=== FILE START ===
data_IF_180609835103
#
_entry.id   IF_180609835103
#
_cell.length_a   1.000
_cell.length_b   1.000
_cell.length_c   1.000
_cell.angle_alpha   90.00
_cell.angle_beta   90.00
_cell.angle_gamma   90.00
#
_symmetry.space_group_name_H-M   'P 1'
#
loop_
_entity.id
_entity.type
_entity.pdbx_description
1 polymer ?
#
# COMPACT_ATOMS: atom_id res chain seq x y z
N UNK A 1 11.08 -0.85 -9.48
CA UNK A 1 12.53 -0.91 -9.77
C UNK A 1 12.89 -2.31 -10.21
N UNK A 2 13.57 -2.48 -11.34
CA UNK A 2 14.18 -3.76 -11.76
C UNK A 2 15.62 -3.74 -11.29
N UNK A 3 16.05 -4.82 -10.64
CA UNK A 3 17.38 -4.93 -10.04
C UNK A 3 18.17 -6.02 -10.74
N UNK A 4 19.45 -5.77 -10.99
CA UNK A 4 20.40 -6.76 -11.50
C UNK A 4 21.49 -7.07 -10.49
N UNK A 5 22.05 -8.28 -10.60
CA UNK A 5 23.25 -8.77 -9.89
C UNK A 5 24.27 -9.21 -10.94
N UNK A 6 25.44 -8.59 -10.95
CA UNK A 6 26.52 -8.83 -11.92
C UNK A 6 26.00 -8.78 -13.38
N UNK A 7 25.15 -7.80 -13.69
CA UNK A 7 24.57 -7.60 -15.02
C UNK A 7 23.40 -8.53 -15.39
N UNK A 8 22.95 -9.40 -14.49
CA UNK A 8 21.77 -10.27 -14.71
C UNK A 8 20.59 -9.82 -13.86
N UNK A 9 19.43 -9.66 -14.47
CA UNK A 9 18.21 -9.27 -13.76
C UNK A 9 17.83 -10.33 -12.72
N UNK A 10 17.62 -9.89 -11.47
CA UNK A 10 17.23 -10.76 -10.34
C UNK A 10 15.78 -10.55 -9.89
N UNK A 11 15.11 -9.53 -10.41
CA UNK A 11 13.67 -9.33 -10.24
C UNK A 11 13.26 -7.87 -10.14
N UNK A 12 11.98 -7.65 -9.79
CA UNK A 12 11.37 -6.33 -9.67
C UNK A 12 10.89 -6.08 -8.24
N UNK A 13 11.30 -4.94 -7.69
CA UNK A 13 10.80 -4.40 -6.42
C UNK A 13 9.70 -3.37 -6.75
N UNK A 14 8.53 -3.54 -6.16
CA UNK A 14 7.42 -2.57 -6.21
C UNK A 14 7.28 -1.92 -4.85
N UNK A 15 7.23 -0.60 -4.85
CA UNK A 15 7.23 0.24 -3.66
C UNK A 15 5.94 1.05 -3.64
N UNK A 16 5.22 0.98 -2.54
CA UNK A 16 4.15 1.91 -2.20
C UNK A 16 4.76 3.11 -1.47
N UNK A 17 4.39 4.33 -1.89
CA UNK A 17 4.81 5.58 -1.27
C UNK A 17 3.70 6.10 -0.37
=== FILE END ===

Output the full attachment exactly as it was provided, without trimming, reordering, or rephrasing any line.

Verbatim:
data_IF_180609835103
#
_entry.id   IF_180609835103
#
_cell.length_a   1.000
_cell.length_b   1.000
_cell.length_c   1.000
_cell.angle_alpha   90.00
_cell.angle_beta   90.00
_cell.angle_gamma   90.00
#
_symmetry.space_group_name_H-M   'P 1'
#
loop_
_entity.id
_entity.type
_entity.pdbx_description
1 polymer ?
#
# COMPACT_ATOMS: atom_id res chain seq x y z
N UNK A 1 11.08 -0.85 -9.48
CA UNK A 1 12.53 -0.91 -9.77
C UNK A 1 12.89 -2.31 -10.21
N UNK A 2 13.57 -2.48 -11.34
CA UNK A 2 14.18 -3.76 -11.76
C UNK A 2 15.62 -3.74 -11.29
N UNK A 3 16.05 -4.82 -10.64
CA UNK A 3 17.38 -4.93 -10.04
C UNK A 3 18.17 -6.02 -10.74
N UNK A 4 19.45 -5.77 -10.99
CA UNK A 4 20.40 -6.76 -11.50
C UNK A 4 21.49 -7.07 -10.49
N UNK A 5 22.05 -8.28 -10.60
CA UNK A 5 23.25 -8.77 -9.89
C UNK A 5 24.27 -9.21 -10.94
N UNK A 6 25.44 -8.59 -10.95
CA UNK A 6 26.52 -8.83 -11.92
C UNK A 6 26.00 -8.78 -13.38
N UNK A 7 25.15 -7.80 -13.69
CA UNK A 7 24.57 -7.60 -15.02
C UNK A 7 23.40 -8.53 -15.39
N UNK A 8 22.95 -9.40 -14.49
CA UNK A 8 21.77 -10.27 -14.71
C UNK A 8 20.59 -9.82 -13.86
N UNK A 9 19.43 -9.66 -14.47
CA UNK A 9 18.21 -9.27 -13.76
C UNK A 9 17.83 -10.33 -12.72
N UNK A 10 17.62 -9.89 -11.47
CA UNK A 10 17.23 -10.76 -10.34
C UNK A 10 15.78 -10.55 -9.89
N UNK A 11 15.11 -9.53 -10.41
CA UNK A 11 13.67 -9.33 -10.24
C UNK A 11 13.26 -7.87 -10.14
N UNK A 12 11.98 -7.65 -9.79
CA UNK A 12 11.37 -6.33 -9.67
C UNK A 12 10.89 -6.08 -8.24
N UNK A 13 11.30 -4.94 -7.69
CA UNK A 13 10.80 -4.40 -6.42
C UNK A 13 9.70 -3.37 -6.75
N UNK A 14 8.53 -3.54 -6.16
CA UNK A 14 7.42 -2.57 -6.21
C UNK A 14 7.28 -1.92 -4.85
N UNK A 15 7.23 -0.60 -4.85
CA UNK A 15 7.23 0.24 -3.66
C UNK A 15 5.94 1.05 -3.64
N UNK A 16 5.22 0.98 -2.54
CA UNK A 16 4.15 1.91 -2.20
C UNK A 16 4.76 3.11 -1.47
N UNK A 17 4.39 4.33 -1.89
CA UNK A 17 4.81 5.58 -1.27
C UNK A 17 3.70 6.10 -0.37